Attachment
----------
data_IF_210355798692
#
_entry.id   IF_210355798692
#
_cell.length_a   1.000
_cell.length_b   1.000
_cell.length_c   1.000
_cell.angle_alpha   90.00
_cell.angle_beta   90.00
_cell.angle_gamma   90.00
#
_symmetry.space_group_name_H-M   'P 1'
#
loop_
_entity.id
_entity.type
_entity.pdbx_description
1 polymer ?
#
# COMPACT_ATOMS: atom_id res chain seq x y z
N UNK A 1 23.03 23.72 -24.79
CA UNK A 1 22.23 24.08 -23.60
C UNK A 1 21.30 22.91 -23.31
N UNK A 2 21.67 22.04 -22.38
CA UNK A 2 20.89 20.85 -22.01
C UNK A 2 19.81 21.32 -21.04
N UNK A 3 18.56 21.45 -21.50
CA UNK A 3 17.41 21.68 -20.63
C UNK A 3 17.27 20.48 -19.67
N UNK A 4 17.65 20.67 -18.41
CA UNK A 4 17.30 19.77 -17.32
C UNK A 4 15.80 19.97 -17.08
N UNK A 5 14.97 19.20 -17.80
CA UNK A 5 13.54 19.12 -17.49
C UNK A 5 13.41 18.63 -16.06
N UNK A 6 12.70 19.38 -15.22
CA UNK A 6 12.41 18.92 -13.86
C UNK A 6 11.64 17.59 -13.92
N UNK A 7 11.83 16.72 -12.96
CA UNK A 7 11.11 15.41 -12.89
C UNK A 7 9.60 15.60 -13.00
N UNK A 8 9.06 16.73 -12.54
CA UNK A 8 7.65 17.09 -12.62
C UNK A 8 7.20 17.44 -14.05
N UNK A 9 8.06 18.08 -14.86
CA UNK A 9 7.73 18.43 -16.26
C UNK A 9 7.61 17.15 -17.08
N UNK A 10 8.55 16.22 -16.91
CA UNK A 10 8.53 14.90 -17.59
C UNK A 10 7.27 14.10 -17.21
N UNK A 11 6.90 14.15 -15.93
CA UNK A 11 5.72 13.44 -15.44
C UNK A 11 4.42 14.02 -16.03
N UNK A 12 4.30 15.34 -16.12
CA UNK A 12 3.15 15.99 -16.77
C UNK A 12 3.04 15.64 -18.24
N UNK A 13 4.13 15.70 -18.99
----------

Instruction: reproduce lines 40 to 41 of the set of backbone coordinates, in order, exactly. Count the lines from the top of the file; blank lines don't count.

CA UNK A 7 11.11 15.41 -12.89
C UNK A 7 9.60 15.60 -13.00